Do transgender boys or girls have the right to use the restroom at school that corresponds with their gender identity? The U.S. Education Department said Monday that it won’t hear complaints about or take action on this question.
Almost one year ago, the department under Education Secretary Betsy DeVos made national headlines by rolling back Obama-era steps on transgender student protections. While the Trump administration rescinded that guidance, the department never made clear how it would handle future discrimination cases filed by transgender students.
Last month, the Huffington Post reported that the Education Department had recently dismissed several such cases.
And on Monday, BuzzFeed reported and department spokeswoman Liz Hill confirmed to NPR that the department is taking that rollback a step further.
“Title IX prohibits discrimination on the basis of sex, not gender identity,” Hill stated. (The Obama-era guidance declared the opposite, stating that the civil rights law covered student gender identity as well as sex.)
Hill went on to say that complaints about harassing, bullying or punishing transgender or gender nonconforming students would fall under Title IX: “Where students, including transgender students, are penalized or harassed for failing to conform to sex-based stereotypes, that is sex discrimination prohibited by Title IX.”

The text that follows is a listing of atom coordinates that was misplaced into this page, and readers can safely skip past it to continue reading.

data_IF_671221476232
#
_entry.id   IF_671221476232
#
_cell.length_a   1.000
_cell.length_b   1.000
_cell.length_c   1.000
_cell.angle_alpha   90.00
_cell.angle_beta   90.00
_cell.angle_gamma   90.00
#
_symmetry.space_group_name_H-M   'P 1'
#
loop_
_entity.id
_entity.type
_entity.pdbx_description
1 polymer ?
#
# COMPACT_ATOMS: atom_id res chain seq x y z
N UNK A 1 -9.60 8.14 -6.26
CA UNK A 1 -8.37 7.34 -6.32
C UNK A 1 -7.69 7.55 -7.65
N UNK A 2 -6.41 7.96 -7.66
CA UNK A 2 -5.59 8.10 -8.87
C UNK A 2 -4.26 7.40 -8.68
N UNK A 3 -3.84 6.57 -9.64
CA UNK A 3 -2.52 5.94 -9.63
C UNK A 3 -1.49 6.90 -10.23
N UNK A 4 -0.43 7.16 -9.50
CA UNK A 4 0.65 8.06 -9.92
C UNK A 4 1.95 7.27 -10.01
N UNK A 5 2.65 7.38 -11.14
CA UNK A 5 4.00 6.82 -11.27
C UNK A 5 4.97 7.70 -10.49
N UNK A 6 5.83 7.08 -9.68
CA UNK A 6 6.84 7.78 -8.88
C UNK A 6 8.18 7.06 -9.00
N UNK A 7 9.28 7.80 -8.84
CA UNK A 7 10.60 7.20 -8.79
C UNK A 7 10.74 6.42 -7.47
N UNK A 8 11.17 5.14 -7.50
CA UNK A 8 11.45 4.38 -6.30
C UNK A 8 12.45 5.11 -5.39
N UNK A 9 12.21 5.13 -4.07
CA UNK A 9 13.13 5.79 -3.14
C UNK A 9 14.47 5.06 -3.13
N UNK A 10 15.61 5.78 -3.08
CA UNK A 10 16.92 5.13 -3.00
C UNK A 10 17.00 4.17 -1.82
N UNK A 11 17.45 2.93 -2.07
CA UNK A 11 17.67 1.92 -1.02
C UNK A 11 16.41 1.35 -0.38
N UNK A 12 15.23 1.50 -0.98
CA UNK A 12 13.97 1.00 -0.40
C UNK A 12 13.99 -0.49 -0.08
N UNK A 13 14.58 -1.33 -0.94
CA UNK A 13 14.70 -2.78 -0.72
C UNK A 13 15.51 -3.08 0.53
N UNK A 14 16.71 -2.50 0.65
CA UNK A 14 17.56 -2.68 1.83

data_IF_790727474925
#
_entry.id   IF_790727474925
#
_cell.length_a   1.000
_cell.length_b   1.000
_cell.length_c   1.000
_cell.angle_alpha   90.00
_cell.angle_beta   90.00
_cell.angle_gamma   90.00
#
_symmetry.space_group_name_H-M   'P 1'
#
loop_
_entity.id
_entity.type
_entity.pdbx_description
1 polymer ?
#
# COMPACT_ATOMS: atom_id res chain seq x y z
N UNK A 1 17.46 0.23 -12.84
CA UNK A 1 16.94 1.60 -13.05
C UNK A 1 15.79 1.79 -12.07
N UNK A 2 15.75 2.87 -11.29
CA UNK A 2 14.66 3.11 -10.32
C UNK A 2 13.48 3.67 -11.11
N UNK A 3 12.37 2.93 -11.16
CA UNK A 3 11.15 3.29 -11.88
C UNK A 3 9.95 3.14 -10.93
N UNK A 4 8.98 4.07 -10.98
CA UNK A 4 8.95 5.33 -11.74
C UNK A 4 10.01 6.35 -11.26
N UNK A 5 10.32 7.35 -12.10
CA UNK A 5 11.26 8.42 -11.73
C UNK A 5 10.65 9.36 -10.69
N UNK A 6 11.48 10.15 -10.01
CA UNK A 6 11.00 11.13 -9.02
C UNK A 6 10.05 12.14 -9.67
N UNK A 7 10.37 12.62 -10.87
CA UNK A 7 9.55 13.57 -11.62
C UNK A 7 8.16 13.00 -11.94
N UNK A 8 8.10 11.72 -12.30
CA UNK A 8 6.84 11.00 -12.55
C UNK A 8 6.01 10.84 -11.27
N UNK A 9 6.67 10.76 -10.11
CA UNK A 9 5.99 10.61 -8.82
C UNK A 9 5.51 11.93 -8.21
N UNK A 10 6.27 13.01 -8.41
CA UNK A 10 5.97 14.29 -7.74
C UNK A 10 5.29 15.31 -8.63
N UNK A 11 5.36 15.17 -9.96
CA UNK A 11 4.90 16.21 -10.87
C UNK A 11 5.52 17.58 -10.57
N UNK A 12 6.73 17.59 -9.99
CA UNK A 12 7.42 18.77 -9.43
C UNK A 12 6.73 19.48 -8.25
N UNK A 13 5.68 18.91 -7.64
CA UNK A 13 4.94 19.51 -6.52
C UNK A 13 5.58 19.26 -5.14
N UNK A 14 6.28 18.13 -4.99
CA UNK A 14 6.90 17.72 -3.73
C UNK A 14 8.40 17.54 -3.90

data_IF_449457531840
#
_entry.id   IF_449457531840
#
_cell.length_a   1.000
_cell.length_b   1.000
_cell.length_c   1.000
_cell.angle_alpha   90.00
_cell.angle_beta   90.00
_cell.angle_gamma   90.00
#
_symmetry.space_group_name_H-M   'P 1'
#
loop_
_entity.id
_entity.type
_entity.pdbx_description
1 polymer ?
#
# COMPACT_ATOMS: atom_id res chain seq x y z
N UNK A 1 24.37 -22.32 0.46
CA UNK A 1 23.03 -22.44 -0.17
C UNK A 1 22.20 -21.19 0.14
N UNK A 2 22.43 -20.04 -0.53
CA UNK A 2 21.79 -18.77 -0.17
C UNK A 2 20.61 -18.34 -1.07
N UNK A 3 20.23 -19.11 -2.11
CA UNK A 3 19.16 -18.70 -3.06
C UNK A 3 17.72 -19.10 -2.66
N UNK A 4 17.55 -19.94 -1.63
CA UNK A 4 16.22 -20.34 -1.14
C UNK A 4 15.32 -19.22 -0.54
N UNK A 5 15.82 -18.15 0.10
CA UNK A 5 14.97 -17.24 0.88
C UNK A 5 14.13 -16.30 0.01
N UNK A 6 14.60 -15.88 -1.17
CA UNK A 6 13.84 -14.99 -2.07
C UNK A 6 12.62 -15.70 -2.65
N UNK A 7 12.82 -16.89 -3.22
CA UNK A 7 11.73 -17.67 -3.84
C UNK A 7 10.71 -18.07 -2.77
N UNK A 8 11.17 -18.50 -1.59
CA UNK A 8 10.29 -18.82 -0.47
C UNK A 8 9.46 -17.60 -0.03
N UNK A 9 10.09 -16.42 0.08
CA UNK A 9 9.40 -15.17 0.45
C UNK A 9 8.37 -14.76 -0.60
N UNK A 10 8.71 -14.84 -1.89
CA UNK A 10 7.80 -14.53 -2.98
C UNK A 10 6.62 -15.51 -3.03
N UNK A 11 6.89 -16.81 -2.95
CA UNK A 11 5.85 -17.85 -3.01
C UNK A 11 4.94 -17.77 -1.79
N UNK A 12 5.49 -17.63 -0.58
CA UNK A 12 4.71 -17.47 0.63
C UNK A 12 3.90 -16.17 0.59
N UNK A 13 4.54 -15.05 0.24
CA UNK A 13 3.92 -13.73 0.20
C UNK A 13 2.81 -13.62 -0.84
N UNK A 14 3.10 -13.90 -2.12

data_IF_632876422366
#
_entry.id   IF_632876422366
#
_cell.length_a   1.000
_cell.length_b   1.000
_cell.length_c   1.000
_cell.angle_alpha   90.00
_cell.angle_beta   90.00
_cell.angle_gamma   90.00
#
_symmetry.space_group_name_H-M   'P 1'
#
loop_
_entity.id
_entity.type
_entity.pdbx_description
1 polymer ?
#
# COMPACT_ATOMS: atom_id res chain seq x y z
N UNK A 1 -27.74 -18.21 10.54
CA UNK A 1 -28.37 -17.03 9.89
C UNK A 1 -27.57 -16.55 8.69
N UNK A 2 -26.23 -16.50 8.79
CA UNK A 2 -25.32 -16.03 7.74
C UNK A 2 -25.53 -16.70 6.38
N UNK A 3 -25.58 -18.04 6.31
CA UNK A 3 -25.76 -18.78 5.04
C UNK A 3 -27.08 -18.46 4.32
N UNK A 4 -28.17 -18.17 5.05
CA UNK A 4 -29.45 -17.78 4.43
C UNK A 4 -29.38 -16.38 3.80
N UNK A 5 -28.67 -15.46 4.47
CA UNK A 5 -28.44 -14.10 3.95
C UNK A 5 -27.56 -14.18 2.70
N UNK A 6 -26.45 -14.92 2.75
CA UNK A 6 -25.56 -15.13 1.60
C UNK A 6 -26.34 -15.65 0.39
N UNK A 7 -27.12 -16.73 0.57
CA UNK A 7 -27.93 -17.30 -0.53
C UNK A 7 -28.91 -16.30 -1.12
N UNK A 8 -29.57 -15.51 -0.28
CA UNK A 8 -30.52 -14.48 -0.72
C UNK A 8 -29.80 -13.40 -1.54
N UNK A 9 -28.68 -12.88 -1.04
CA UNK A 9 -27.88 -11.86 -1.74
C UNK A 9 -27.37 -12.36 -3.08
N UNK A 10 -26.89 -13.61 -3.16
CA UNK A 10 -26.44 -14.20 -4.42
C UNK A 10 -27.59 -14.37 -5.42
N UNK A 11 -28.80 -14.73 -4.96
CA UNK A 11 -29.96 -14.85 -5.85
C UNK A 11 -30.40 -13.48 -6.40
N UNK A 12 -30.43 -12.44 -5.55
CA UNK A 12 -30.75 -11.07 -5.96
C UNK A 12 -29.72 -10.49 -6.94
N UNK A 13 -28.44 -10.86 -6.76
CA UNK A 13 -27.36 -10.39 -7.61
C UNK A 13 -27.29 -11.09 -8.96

But, she said, access to accommodations such as restrooms, or presumably locker rooms, would not: “In the case of bathrooms, however, long-standing regulations provide that separating facilities on the basis of sex is not a form of discrimination prohibited by Title IX.”
“The facts now on the table are devastating, though by now unsurprising,” Eliza Byard, executive director of GLSEN, an organization that supports LGBTQ students, said in a statement. She added that the “cruel new policy flies in the face of the highest court rulings on this issue, which found unequivocally that denying transgender students appropriate bathroom access is a violation of Title IX. ”
Copyright 2018 NPR. To see more, visit http://www.npr.org/.